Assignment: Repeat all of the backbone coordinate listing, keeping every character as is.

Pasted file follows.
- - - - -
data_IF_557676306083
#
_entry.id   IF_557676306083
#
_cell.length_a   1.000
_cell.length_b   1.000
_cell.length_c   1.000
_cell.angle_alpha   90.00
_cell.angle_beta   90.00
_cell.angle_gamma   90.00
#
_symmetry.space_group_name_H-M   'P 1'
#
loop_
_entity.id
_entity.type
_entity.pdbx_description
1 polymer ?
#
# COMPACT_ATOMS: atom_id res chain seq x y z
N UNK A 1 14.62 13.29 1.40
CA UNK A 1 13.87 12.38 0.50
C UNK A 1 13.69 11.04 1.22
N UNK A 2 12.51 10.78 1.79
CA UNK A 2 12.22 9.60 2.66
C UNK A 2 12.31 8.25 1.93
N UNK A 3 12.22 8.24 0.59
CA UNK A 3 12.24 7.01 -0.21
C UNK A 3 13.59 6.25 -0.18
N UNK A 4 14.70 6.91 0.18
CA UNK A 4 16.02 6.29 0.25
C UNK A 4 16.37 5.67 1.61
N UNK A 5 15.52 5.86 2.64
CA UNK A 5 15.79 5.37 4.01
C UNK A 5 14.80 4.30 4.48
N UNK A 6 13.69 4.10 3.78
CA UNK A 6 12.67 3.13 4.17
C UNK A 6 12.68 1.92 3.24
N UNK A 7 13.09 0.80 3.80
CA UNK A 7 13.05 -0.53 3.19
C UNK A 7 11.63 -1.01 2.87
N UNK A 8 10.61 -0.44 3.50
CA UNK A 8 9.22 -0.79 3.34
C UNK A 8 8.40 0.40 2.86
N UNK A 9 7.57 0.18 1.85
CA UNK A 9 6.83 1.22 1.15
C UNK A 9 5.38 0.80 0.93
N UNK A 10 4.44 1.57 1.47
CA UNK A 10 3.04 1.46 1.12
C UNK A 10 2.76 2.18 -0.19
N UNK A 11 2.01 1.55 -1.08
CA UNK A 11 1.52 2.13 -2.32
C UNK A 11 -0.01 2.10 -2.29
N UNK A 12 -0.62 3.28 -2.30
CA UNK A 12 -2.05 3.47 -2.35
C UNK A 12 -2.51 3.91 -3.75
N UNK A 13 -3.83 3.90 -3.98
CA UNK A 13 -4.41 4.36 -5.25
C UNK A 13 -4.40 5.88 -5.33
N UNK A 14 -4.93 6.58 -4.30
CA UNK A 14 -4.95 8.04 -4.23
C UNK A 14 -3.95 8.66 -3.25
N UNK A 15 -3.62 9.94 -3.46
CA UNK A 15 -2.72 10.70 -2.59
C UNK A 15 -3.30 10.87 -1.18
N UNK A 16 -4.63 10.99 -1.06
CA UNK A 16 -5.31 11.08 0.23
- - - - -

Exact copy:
data_IF_557676306083
#
_entry.id   IF_557676306083
#
_cell.length_a   1.000
_cell.length_b   1.000
_cell.length_c   1.000
_cell.angle_alpha   90.00
_cell.angle_beta   90.00
_cell.angle_gamma   90.00
#
_symmetry.space_group_name_H-M   'P 1'
#
loop_
_entity.id
_entity.type
_entity.pdbx_description
1 polymer ?
#
# COMPACT_ATOMS: atom_id res chain seq x y z
N UNK A 1 14.62 13.29 1.40
CA UNK A 1 13.87 12.38 0.50
C UNK A 1 13.69 11.04 1.22
N UNK A 2 12.51 10.78 1.79
CA UNK A 2 12.22 9.60 2.66
C UNK A 2 12.31 8.25 1.93
N UNK A 3 12.22 8.24 0.59
CA UNK A 3 12.24 7.01 -0.21
C UNK A 3 13.59 6.25 -0.18
N UNK A 4 14.70 6.91 0.18
CA UNK A 4 16.02 6.29 0.25
C UNK A 4 16.37 5.67 1.61
N UNK A 5 15.52 5.86 2.64
CA UNK A 5 15.79 5.37 4.01
C UNK A 5 14.80 4.30 4.48
N UNK A 6 13.69 4.10 3.78
CA UNK A 6 12.67 3.13 4.17
C UNK A 6 12.68 1.92 3.24
N UNK A 7 13.09 0.80 3.80
CA UNK A 7 13.05 -0.53 3.19
C UNK A 7 11.63 -1.01 2.87
N UNK A 8 10.61 -0.44 3.50
CA UNK A 8 9.22 -0.79 3.34
C UNK A 8 8.40 0.40 2.86
N UNK A 9 7.57 0.18 1.85
CA UNK A 9 6.83 1.22 1.15
C UNK A 9 5.38 0.80 0.93
N UNK A 10 4.44 1.57 1.47
CA UNK A 10 3.04 1.46 1.12
C UNK A 10 2.76 2.18 -0.19
N UNK A 11 2.01 1.55 -1.08
CA UNK A 11 1.52 2.13 -2.32
C UNK A 11 -0.01 2.10 -2.29
N UNK A 12 -0.62 3.28 -2.30
CA UNK A 12 -2.05 3.47 -2.35
C UNK A 12 -2.51 3.91 -3.75
N UNK A 13 -3.83 3.90 -3.98
CA UNK A 13 -4.41 4.36 -5.25
C UNK A 13 -4.40 5.88 -5.33
N UNK A 14 -4.93 6.58 -4.30
CA UNK A 14 -4.95 8.04 -4.23
C UNK A 14 -3.95 8.66 -3.25
N UNK A 15 -3.62 9.94 -3.46
CA UNK A 15 -2.72 10.70 -2.59
C UNK A 15 -3.30 10.87 -1.18
N UNK A 16 -4.63 10.99 -1.06
CA UNK A 16 -5.31 11.08 0.23